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Advanced Energy Vehicle

Lab 07: System Analysis 3 (Wind Tunnel Testing)


AEV Project Objective
(Problem Definition)

INITIAL CONCEPTS
(Brainstorming)

EXPERIMENTAL RESEARCH

(Programming) (System Analysis)

ANALYZE

PT 1
PT 2 DESIGN
COMPARE PT 3 DECISION
PT 4

RESEARCH

FINAL DESIGN

Present AEV Design


Lab Objectives/Goals
 The objectives of this lab are:
• Become familiar with propulsion system efficiency (  sys )
• Become familiar with wind tunnel testing equipment
 How to relate AEV to real-life objects
 How to link wind tunnel testing to the AEV
Piaggio Avanti!
Fun Fact: The P.180 Piaggio Avanti’s wings, canard and propeller were
designed and tested at The Ohio State University helping make this plane
one of the world’s most efficiency propeller driven planes in the world!
These tests were similar to the ones that will be conducted in today’s lab!
Recap – System Analysis 1 & 2
 System Analysis 1:  System Analysis 2:
• Time • Distance & Position
• Current • Velocity
• Voltage • Kinetic Energy
• Input Power • Propeller RPM
• Incremental Energy • The Advance Ratio
• Total Energy • Propulsion Efficiency
System Analysis 3
 The propulsion characteristics can vary from vehicle to vehicle
from the difference between the motors and the type of
propellers used:
 This lab will demonstrate how to measure propulsion
efficiency from taking a closer look at:
• How to measure propeller RPM
• Computing the advance ratio (𝐽)
• How to measure the propulsion system efficiency ( sys )
Propulsion Efficiency
 In system analysis 2 the propulsion efficiency was defined as
a function (𝑓) of the AEVs velocity (𝑣) and the propeller speed
(𝑅𝑃𝑀) which we simplified into one input, the advance ratio:
 sys  f (v, RPM )  f ( J )

 Let’s take a step back and redefine the propulsion efficiency


as the ratio of the power output and the power input.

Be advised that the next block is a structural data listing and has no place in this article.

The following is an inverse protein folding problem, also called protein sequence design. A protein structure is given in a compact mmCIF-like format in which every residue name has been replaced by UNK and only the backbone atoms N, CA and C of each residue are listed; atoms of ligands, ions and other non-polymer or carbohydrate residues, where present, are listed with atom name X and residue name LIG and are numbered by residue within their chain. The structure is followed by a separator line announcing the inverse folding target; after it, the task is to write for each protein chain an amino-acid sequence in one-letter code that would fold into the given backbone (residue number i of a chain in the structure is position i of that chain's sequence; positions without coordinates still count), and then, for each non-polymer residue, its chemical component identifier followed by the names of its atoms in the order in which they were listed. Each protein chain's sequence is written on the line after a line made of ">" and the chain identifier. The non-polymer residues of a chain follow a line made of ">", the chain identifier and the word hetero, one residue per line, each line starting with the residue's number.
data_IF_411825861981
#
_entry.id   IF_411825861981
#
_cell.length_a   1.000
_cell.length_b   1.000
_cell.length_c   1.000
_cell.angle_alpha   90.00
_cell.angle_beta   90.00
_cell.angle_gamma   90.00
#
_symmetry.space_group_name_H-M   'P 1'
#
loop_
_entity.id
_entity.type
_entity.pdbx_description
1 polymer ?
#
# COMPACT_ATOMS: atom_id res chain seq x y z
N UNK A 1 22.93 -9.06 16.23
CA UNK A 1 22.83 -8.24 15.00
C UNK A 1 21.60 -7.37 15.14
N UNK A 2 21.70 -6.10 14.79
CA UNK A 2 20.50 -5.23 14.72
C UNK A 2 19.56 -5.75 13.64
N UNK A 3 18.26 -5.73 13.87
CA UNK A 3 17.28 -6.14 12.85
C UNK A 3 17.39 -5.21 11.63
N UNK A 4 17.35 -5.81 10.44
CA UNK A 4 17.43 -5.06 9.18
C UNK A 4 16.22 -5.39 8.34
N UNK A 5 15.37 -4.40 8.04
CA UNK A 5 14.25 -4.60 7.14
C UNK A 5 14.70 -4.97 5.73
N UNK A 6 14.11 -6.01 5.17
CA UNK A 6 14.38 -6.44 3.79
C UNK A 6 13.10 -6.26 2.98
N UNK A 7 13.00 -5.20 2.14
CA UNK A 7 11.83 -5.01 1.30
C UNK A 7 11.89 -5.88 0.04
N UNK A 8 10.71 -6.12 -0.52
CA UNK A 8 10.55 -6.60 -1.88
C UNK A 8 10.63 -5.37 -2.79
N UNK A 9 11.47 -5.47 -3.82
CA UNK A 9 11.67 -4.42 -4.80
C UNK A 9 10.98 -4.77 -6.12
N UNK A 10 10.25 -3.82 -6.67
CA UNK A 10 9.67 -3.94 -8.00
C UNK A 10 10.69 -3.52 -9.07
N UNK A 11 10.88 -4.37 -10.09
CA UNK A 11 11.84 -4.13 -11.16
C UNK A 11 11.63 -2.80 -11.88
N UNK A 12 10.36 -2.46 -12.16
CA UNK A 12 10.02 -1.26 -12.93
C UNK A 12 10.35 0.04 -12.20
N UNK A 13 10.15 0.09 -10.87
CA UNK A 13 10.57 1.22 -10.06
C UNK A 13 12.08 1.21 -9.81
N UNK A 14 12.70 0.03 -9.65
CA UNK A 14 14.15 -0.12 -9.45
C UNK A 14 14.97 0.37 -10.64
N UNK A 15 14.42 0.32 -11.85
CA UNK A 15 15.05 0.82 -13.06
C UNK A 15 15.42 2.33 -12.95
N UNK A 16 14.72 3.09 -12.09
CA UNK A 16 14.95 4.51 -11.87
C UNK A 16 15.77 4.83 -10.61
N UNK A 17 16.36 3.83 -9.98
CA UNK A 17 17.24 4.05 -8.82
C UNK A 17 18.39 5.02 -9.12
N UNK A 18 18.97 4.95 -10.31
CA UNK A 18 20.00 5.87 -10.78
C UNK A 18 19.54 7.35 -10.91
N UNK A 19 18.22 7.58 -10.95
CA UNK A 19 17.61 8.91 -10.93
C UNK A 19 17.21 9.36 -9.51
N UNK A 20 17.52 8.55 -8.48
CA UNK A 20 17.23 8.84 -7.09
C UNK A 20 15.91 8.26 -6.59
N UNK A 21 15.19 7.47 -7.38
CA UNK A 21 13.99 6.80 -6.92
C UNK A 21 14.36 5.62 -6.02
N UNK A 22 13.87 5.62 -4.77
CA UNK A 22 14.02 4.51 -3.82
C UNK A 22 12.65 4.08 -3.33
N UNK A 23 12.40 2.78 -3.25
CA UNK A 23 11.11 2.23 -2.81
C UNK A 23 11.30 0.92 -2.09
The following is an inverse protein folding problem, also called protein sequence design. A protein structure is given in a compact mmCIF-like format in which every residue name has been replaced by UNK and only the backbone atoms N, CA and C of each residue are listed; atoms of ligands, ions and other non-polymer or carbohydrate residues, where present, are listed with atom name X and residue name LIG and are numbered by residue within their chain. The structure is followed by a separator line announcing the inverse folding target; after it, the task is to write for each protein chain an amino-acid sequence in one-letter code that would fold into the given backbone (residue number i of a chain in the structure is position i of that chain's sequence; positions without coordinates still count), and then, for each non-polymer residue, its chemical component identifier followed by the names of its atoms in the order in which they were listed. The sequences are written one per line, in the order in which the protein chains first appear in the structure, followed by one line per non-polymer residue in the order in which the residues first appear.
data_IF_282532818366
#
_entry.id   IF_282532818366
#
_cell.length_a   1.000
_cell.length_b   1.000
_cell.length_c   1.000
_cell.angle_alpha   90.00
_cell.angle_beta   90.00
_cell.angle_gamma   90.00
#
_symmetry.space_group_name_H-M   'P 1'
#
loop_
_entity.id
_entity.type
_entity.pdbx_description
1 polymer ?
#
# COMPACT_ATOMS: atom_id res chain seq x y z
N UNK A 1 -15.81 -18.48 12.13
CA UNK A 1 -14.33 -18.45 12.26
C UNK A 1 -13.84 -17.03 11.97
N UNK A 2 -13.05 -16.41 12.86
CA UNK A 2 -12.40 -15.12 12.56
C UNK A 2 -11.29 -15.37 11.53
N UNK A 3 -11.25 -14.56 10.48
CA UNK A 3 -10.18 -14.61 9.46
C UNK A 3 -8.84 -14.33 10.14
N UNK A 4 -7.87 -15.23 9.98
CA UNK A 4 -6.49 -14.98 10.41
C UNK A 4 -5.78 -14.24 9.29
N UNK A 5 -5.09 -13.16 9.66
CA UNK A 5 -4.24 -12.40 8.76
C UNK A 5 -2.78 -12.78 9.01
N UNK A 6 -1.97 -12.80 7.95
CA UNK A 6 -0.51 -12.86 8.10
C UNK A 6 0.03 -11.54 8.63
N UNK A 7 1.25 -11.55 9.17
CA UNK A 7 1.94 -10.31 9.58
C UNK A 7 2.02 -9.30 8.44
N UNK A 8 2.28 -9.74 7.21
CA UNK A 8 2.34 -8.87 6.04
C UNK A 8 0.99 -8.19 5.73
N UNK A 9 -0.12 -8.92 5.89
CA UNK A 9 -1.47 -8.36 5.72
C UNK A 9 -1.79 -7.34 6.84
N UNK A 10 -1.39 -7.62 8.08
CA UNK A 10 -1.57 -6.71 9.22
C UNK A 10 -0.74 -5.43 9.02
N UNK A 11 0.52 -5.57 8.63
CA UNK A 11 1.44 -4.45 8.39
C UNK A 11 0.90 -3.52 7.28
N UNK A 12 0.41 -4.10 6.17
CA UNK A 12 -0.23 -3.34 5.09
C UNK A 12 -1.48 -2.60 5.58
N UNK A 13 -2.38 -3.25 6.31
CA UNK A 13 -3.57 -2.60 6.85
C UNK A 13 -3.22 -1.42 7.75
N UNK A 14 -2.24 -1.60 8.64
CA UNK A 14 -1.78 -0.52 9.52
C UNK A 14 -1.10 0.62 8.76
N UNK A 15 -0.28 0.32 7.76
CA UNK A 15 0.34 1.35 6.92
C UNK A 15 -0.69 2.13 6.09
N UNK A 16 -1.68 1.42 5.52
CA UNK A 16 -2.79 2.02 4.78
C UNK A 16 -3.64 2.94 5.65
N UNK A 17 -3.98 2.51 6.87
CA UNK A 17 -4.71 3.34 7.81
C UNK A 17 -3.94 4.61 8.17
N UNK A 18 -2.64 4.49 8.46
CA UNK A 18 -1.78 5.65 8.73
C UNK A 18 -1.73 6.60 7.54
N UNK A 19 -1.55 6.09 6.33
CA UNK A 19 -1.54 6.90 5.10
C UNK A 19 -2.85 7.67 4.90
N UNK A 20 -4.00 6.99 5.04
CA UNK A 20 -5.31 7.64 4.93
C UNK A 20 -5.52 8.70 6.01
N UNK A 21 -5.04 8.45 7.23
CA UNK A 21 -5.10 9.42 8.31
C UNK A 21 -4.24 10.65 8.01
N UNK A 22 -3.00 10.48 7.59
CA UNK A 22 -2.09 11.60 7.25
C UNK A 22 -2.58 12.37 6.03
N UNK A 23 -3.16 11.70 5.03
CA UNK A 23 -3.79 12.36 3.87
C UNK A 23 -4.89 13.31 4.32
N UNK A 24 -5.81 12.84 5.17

Pout
 sys  *100 (%)
Pin
Propulsion Efficiency
 Input power (𝑷𝒊𝒏 )
 Power supplied to the vehicle’s propulsion system. (𝑃𝑖𝑛 = 𝑉 ∗ 𝐼)
 Input Power is an Electrical System (units are Watts).

 Output (available) power (𝑷𝒐𝒖𝒕 )


 Power generated by the electric motors and propellers.
 Output Power is a Mechanical System.
 An example of a typical unit for power in a mechanical system is
horsepower.
Propulsion Efficiency
 For a propeller driven vehicle, the output power is the thrust (𝑇,
force created by the propeller & motor combination) multiplied by
the vehicle velocity (𝑣).
Pout  T * v

 Wind tunnel testing can be used to measure these two parameters.


• This is a common testing procedure used in mechanical &
aerospace engineering for testing the propulsion power &
efficiency of aircraft engines.
Wind Tunnel Testing

Air drawn through Duct

Simulating Thrust Direction


Configuration Selection

Thrust Line Thrust Line

Puller (Tractor) Configuration Pusher Configuration


Proper Propeller Orientation
 Visual confirmation of propeller orientation

Counter-clockwise rotation

Propeller number designation

 For either Puller or Pusher Configuration -

 When looking at the propeller (i.e. AEV) from the front:


• The propeller number designation should be visible
• The propeller should be rotating counter-clockwise
System Analysis 3 Summary
 1). Perform wind tunnel testing:

[D]

[B]

[A] [C]
Select Table 1
System Analysis 3 Summary
 1). Perform wind tunnel testing:
• We’ll vary the motor speed from 60% power to 10% power
in 5% increments and record the following parameters:
 Current supplied to the motor controller
 RPM measured by RPM sensor
 Thrust (in grams) measured by the wind tunnel scale.
 Remember, thrust is a force (i.e., Force = mass*acceleration). We’ll need to
keep this in mind when analyzing the wind tunnel data.
System Analysis 3 Summary
 2). Analyze wind tunnel results by calculating the following:
• Input Power (𝑃𝑖𝑛 = 𝑉 ∗ 𝐼)

• Output Power (𝑃𝑜𝑢𝑡 = 𝑇 ∗ 𝑣)

• Propulsion System Efficiency 𝜂𝑠𝑦𝑠 =


𝑃𝑜𝑢𝑡
𝑃𝑖𝑛
∗100

• The Advance Ratio 𝐽 = 𝑅𝑃𝑀


𝑣

60
∗𝐷
System Analysis 3 Summary
 3). How does this relate to the AEV?
Increasing % Power
 How does power
affect the
propulsion
efficiency?
𝑣
 𝐽= 𝑅𝑃𝑀
∗𝐷
60

 RPM is directly
proportional to
power
Questions to consider . . .
 Things to think about during the Lab:
• What is the advance ratio needed to obtain the highest
efficiency and how does that relate to power needed?
• Do all propellers have the same performance for all
voltages/configurations?
Questions?